This past September, we discussed the practical and legal implication of changing attitudes towards parental leave for fathers. Following up on this theme, Massachusetts recently passed a law, the Massachusetts Parental Leave Act (the “Parental Leave Act”), which will replace the current Massachusetts Maternity Leave Act (the “Maternity Leave Act”). The Parental Leave Act becomes effective on April 7, 2015 and, significantly, the new law expands parental leave benefits to covered male employees. This post will briefly analyze the Parental Leave Act and the new obligations it places upon Massachusetts employers.
Who Does the Parental Leave Act Cover?
The Parental Leave Act applies to:
- Massachusetts employers with six or more employees;
- male and female employees (unlike the Maternity Leave Act, which only applied to female employees); and
- employees who have completed the initial probationary period set by employers, not to exceed three months. If an employer has not set a probationary period, then the new law applies by default to those employees who have worked for said employer full-time for three consecutive months.
How Much Leave Does This New Law Provide?
Like the Maternity Leave Act, the Parental Leave Act provides 8 weeks of leave for covered events (see below). Employers have the discretion to decide whether to treat this as paid or unpaid leave. Note however, that if two employees (spouses, partners, etc.) working for the same employer seek leave for the same covered event, the law only entitles them to 8 weeks of leave in the aggregate for this event.
If an employer maintains a policy providing for longer than 8 weeks of parental leave, the employer cannot deny its employees their rights (e.g., right to reinstatement) under the Parental Leave Act, unless the employer also “clearly informs the employee in writing prior to the commencement of the parental leave, and prior to any subsequent extension of that leave, that taking longer than 8 weeks of leave will result in the denial of reinstatement or loss of other rights and benefits.”
What Events Does This New Law Cover?
The Parental Leave Act permits employees to use leave for:
- The birth of a child;
- The adoption of a child under 18 years of age, or for the adoption of a child under 23 years of age if the child is mentally or physically disabled; and
- The placement of child pursuant to a court order.
What Are the New Law’s Notice and Posting Requirements?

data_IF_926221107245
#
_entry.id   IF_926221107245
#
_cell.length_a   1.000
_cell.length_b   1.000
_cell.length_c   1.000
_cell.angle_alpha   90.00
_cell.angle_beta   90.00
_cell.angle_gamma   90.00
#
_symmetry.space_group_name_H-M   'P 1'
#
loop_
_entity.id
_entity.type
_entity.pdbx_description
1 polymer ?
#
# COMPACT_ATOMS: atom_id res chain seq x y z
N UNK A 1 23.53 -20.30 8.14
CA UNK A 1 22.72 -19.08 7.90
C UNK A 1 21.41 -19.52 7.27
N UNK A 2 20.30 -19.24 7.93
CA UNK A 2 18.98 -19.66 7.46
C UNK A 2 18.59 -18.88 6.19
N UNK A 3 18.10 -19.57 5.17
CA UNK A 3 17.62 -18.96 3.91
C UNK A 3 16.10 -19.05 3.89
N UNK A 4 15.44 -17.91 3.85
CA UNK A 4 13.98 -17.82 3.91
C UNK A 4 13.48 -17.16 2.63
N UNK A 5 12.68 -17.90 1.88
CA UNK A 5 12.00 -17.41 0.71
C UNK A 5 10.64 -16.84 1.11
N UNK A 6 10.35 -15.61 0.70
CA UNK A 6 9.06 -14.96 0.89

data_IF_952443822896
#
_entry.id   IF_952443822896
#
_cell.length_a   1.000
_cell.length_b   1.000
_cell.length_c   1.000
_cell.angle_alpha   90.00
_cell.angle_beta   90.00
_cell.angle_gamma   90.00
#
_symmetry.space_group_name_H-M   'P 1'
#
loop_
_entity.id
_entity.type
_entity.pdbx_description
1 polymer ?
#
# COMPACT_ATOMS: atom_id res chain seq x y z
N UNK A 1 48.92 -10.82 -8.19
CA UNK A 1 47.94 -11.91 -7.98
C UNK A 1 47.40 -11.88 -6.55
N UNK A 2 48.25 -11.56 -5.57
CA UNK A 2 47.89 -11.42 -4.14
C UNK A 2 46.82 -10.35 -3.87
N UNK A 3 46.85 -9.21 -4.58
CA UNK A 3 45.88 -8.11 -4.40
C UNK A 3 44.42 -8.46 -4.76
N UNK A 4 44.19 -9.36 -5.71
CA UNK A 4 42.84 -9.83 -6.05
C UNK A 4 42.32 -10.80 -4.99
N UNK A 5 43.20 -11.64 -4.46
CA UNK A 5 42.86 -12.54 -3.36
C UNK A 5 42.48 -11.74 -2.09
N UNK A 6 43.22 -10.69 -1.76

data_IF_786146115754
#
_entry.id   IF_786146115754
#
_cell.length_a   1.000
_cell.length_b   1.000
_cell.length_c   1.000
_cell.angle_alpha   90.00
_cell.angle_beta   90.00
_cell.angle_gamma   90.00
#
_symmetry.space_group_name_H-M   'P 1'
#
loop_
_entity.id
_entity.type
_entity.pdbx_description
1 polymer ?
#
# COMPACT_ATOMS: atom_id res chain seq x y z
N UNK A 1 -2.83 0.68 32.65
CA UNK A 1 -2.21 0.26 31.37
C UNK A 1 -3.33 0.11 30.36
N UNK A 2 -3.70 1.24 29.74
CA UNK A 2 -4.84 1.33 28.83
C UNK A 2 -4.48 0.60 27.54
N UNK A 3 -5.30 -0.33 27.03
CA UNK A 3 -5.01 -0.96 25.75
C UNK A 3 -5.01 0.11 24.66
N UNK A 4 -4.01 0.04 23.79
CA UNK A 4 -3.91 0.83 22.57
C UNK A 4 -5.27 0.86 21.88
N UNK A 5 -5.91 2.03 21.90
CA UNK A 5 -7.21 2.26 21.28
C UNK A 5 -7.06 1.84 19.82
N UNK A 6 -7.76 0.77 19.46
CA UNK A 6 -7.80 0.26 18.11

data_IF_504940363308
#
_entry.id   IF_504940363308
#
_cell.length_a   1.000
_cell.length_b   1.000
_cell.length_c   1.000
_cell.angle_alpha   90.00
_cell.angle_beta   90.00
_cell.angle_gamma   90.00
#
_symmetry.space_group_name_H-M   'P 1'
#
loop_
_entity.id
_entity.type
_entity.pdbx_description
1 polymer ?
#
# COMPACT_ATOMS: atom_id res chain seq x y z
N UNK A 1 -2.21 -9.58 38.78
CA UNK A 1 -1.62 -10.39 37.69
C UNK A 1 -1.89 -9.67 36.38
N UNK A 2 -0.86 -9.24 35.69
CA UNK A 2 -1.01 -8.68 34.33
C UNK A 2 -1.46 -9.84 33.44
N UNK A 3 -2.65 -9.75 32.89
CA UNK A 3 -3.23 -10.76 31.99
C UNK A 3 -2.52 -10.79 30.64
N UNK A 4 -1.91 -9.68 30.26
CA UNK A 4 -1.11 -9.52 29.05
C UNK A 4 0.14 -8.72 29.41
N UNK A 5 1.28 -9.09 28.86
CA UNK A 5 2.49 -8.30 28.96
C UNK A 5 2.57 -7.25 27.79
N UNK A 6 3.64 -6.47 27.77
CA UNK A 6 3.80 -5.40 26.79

The Parental Leave Act requires an employee to provide at least two weeks’ notice of: (A) the anticipated departure date; and (B) the intention to return to work. However, an employee may provide less than two weeks’ notice so long as he or she provides notice “as soon as practicable and the delay is for reasons beyond the individual’s control.” Premature birth would likely qualify as an event beyond an individual’s control.
Further, the Parental Leave Act’s positing requirements are more stringent than the Maternity Leave Act’s requirements. The Parental Leave Act requires that “[e]very employer . . . post and keep posted in a conspicuous place upon its premises a notice describing [the Parental Leave Act] and the employer’s policies related to [the Parental Leave Act].”
How Does the Law Protect Employees Out on Parental Leave?
Like the Maternity Leave Act, the Parental Leave Act protects employee benefits during leave:
[T]he parental leave shall not affect the employee’s right to receive vacation time, sick leave, bonuses, advancement, seniority, length of service credit, benefits, plans or programs for which the employee was eligible at the date of the leave, and any other advantages or rights of employment incidental to the employment position; provided, however, that the parental leave shall not be included, when applicable, in the computation of the benefits, rights and advantages; and provided, further, that the employer need not provide for the cost of any benefits, plans, or programs during the parental leave unless such employer so provides for all employees who are on leave of absence.
Similar to the Maternity Leave Act, the Parental Leave Act requires that, after the leave, the employer restore the employee to the “previous, or a similar, position with the same status, pay, length of service credit and seniority, wherever applicable, as of the date of the leave.” However, the new law provides an exception where other employees of equal length of service credit and status in the same or similar position have been laid off due to economic conditions or other changes in operating conditions affecting employment during the parental leave.
Where Does This Leave Us?
The Parental Leave Act becomes effective in less than three months and failure to provide the parental leave rights set forth in the law constitutes an unlawful employment practice, and therefore the potential for costly damages (including actual damages, punitive damages, and attorney’s fees and costs). Accordingly, companies should review their leave policies with counsel to ensure that they are revised and made compliant with this new law.